Find out more about diagnosing and treating Juvenile Idiopathic Arthritis.
WORDS NURULHUDA SUHAIMI
A child is diagnosed with Juvenile Idiopathic Arthritis (JIA) through two methods: the child’s medical history and a physical examination. Analysing the medical history will help to rule out other possible causes of the symptoms, while a physical examination involves the doctor checking the child’s joints for inflammation or swelling.
In addition to these two methods, other tests may be conducted to help in the confirmation of the diagnosis. “X-rays may indicate the severity of the disease. An ultrasound or magnetic resonance imaging may help to confirm the diagnosis,” explains Dr Elizabeth Ang, paediatric consultant in the Division of Allergy, Immunology and Rheumatology, Paediatrics at National University Hospital and assistant professor in the Department of Paediatrics at National University of Singapore.
Blood tests may also be done, but only when the child has been diagnosed with JIA, according to Dr Ang. “Blood tests are not useful for diagnosing arthritis and the result may only be abnormal if there is widespread joint involvement. They are done only when a child is diagnosed with arthritis to get clues to the prognosis,” she says.
There is no way to cure JIA yet, but there are medications available to help relieve symptoms as well as “prevent joint destruction and maintain joint function and mobility”, says Dr Chew Li-Ching of the Department of Rheumatology & Immunology at Singapore General Hospital.
She further elaborates on these medications, “NSAIDs (non-steroidal anti-inflammatory drugs), such as ibuprofen, naproxen or diclofenac, are prescribed to reduce pain and stiffness, and therefore helpful in helping the child feel more comfortable.” The downside is these drugs are not beneficial in preventing JIA from progressing in the long-term.
Dr Chew adds, “Depending on the severity and progression of the disease, DMARDs (disease-modifying antirheumatic drugs) are often necessary and are added as a second-line treatment. These include methotrexate and sulfasalazine. Such drugs can slow the progression of the disease and prevent arthritis flares, but they do take several weeks to reach their full effect.”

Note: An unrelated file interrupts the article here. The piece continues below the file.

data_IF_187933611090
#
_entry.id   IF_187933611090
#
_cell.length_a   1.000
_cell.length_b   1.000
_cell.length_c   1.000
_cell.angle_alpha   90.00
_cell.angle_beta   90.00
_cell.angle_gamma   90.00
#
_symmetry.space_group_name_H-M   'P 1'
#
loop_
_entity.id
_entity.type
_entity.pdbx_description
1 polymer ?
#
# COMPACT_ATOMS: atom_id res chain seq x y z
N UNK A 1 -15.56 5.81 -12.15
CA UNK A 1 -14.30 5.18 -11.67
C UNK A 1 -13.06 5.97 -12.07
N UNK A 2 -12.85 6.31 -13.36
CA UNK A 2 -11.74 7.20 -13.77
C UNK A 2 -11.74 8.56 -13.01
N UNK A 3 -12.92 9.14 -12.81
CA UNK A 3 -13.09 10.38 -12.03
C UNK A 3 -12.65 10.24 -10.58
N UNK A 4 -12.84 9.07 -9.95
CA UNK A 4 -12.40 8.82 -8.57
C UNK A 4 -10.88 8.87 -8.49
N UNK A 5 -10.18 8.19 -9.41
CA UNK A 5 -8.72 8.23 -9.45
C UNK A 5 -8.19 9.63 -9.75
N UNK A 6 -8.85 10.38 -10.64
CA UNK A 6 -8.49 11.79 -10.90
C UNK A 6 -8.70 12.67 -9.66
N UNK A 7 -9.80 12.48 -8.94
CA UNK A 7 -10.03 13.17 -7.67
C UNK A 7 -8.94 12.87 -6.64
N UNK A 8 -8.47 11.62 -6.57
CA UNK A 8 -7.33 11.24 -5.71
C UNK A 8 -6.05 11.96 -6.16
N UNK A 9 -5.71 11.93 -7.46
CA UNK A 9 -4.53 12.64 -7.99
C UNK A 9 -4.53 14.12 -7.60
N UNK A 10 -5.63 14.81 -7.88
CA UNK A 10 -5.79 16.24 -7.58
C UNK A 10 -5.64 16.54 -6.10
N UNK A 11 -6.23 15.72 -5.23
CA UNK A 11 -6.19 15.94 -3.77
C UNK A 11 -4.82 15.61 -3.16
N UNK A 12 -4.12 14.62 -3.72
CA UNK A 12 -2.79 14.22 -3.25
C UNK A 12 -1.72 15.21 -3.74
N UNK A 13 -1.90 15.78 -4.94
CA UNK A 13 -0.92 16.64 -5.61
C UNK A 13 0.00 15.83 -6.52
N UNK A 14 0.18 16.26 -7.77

During these few weeks of waiting for the DMARDs to
take effect, oral steroids (e.g. prednisolone) may also be used in
low doses, says Dr Chew. However, she warns against their l
ong-term use because of their side effects.
In addition to these medications, there have been new drugs developed in the last 15 years, called biologics, which are given as injections or infusions, explains Dr Ang. “New biologics have been approved in the last five to 10 years, including a class of medicines that can be given orally. Some of the newer biologics are given less frequently, which means fewer injections for the children,” she adds.
With JIA, there will be periods of time when the symptoms go away (remission) or worsen (flares), but there are ways to manage the condition, one of which is through exercise. “Exercise helps to build muscle strength and endurance which is needed for joint stability and recovery of range of motion. Splints and other devices are sometimes useful to prevent joint contractures and deformities,” says Dr Chew.
During remission, encourage your child to engage in
physical activities, such as swimming.
“Swimming is particularly useful because it uses many joints and muscles without putting weight on the joints,” explains Dr Chew. When your child is going through a flare, reduce the frequency of these activities so your child can rest.
Dr Chew emphasises the role of physiotherapists and occupational therapists in the management of JIA, so do seek help from these experts, who will be able to guide you on ways you can best care for your child.